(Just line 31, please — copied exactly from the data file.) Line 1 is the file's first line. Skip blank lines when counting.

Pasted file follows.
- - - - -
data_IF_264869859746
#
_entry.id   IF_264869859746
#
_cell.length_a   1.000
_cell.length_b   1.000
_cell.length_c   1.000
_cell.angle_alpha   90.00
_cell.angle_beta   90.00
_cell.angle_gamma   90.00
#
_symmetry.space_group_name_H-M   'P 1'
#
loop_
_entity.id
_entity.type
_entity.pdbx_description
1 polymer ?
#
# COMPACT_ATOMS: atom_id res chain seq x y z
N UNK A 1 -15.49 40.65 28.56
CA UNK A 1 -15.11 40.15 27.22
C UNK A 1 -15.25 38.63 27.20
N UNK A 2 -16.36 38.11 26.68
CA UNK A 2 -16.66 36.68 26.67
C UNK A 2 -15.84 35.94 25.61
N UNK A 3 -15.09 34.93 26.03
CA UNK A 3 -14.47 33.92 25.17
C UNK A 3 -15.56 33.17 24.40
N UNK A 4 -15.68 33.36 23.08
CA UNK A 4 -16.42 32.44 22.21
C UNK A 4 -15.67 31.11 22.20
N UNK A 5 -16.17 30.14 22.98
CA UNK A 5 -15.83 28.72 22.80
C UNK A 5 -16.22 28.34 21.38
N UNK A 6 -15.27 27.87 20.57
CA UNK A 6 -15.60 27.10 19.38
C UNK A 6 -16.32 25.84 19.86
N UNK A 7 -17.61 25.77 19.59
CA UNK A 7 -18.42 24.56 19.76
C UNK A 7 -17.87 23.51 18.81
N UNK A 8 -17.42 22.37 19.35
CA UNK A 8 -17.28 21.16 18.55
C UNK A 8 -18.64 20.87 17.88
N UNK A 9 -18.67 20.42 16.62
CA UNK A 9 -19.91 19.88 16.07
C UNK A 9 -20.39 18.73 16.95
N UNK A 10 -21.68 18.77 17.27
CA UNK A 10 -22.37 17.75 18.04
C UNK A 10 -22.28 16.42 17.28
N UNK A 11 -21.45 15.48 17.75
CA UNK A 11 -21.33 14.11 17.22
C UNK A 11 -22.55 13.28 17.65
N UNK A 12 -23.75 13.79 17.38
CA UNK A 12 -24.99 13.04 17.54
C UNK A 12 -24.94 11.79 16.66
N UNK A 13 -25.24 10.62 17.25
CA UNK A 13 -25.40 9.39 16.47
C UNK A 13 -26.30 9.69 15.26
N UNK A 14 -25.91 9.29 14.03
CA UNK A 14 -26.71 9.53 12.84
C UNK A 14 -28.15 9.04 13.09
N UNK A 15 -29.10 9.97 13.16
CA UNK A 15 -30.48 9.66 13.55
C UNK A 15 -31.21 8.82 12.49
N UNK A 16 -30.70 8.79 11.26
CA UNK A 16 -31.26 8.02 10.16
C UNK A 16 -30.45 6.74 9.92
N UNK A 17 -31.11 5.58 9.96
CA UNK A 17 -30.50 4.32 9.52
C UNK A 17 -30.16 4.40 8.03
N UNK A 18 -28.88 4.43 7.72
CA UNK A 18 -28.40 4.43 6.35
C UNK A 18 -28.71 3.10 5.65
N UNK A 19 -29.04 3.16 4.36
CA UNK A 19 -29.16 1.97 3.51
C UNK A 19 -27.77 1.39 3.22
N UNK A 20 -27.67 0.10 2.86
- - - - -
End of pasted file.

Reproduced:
CA UNK A 4 -16.42 32.44 22.21